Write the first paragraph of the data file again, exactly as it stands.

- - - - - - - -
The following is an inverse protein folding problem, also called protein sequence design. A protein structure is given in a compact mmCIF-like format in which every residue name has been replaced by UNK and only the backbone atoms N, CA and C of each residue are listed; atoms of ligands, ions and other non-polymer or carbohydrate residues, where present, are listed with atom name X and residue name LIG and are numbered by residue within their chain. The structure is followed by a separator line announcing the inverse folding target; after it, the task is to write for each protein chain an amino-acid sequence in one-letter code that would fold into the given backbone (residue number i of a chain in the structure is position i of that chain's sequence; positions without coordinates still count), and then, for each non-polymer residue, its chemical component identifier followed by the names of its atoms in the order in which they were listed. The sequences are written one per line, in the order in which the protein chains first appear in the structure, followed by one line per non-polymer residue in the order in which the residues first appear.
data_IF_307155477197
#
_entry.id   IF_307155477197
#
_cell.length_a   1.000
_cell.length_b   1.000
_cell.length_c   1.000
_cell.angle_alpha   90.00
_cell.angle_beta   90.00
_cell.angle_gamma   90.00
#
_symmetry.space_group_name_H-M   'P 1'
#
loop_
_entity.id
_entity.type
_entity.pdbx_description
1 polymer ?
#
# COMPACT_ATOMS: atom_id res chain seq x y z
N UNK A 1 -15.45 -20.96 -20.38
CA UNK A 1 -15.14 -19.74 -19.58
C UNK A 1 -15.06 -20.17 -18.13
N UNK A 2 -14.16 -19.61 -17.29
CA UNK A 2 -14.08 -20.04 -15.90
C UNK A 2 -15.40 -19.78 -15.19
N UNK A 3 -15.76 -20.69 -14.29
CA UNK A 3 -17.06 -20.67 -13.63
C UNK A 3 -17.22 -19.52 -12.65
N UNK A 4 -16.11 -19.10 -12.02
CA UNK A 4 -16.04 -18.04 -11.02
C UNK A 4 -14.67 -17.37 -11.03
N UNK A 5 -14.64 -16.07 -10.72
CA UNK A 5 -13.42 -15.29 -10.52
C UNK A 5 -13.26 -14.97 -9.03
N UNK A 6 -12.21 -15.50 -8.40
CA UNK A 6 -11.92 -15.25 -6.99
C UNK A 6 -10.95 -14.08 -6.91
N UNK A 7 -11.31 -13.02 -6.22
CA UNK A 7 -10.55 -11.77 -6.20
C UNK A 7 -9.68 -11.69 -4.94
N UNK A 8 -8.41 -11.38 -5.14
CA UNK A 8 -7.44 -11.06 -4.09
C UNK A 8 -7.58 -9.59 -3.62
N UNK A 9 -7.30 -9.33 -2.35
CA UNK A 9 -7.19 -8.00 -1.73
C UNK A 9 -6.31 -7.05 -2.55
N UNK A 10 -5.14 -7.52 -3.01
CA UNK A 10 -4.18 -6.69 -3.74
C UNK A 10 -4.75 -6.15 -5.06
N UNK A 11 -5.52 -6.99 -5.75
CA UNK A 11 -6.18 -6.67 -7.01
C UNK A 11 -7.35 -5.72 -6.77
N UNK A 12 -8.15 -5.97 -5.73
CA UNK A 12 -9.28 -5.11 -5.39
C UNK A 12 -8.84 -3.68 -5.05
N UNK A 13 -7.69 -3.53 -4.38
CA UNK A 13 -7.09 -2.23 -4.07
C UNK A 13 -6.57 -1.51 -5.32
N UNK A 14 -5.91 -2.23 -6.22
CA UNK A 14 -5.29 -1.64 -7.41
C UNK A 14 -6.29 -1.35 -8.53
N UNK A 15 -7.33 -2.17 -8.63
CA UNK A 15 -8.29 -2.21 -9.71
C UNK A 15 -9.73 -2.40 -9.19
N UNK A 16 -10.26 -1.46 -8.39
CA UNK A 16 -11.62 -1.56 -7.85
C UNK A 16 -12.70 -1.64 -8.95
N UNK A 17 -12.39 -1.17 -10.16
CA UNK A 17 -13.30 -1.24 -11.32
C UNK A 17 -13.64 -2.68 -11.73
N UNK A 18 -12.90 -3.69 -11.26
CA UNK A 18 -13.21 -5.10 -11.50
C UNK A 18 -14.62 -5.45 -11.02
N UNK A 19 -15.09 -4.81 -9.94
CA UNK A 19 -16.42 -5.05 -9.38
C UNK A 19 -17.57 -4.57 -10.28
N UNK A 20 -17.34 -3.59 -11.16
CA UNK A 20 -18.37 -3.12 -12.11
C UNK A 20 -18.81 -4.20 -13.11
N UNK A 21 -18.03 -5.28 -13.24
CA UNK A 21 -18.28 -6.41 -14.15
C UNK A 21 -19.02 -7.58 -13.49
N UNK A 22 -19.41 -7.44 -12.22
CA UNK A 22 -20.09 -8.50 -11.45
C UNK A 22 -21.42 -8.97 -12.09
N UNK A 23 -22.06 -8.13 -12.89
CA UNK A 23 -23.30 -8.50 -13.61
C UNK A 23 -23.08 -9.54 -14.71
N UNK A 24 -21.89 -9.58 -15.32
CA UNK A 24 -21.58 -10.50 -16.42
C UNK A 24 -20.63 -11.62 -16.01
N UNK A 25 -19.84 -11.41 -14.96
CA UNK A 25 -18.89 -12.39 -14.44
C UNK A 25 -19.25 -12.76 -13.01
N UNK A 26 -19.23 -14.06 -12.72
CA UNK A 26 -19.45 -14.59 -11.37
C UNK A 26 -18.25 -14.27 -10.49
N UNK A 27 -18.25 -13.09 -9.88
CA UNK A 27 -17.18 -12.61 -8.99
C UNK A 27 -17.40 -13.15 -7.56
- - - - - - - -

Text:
The following is an inverse protein folding problem, also called protein sequence design. A protein structure is given in a compact mmCIF-like format in which every residue name has been replaced by UNK and only the backbone atoms N, CA and C of each residue are listed; atoms of ligands, ions and other non-polymer or carbohydrate residues, where present, are listed with atom name X and residue name LIG and are numbered by residue within their chain. The structure is followed by a separator line announcing the inverse folding target; after it, the task is to write for each protein chain an amino-acid sequence in one-letter code that would fold into the given backbone (residue number i of a chain in the structure is position i of that chain's sequence; positions without coordinates still count), and then, for each non-polymer residue, its chemical component identifier followed by the names of its atoms in the order in which they were listed. The sequences are written one per line, in the order in which the protein chains first appear in the structure, followed by one line per non-polymer residue in the order in which the residues first appear.